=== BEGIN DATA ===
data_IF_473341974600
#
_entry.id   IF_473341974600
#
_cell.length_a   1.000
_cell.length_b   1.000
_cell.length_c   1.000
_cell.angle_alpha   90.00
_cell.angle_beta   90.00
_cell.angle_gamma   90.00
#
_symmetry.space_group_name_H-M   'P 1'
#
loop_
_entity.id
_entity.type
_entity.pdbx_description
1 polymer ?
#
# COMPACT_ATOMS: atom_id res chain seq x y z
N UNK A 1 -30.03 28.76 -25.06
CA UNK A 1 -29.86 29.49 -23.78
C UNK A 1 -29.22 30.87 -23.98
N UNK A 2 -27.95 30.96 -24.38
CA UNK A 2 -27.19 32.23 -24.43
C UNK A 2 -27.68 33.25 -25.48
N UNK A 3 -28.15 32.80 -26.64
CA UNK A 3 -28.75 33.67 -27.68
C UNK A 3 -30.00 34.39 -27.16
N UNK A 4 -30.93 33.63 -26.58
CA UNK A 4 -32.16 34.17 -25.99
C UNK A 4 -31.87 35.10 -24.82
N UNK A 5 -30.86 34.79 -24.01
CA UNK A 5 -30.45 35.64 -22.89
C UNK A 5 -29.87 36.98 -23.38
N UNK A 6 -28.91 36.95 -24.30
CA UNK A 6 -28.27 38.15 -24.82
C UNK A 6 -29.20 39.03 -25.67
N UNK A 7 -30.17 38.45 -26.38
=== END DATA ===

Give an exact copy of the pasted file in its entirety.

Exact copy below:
data_IF_473341974600
#
_entry.id   IF_473341974600
#
_cell.length_a   1.000
_cell.length_b   1.000
_cell.length_c   1.000
_cell.angle_alpha   90.00
_cell.angle_beta   90.00
_cell.angle_gamma   90.00
#
_symmetry.space_group_name_H-M   'P 1'
#
loop_
_entity.id
_entity.type
_entity.pdbx_description
1 polymer ?
#
# COMPACT_ATOMS: atom_id res chain seq x y z
N UNK A 1 -30.03 28.76 -25.06
CA UNK A 1 -29.86 29.49 -23.78
C UNK A 1 -29.22 30.87 -23.98
N UNK A 2 -27.95 30.96 -24.38
CA UNK A 2 -27.19 32.23 -24.43
C UNK A 2 -27.68 33.25 -25.48
N UNK A 3 -28.15 32.80 -26.64
CA UNK A 3 -28.75 33.67 -27.68
C UNK A 3 -30.00 34.39 -27.16
N UNK A 4 -30.93 33.63 -26.58
CA UNK A 4 -32.16 34.17 -25.99
C UNK A 4 -31.87 35.10 -24.82
N UNK A 5 -30.86 34.79 -24.01
CA UNK A 5 -30.45 35.64 -22.89
C UNK A 5 -29.87 36.98 -23.38
N UNK A 6 -28.91 36.95 -24.30
CA UNK A 6 -28.27 38.15 -24.82
C UNK A 6 -29.20 39.03 -25.67
N UNK A 7 -30.17 38.45 -26.38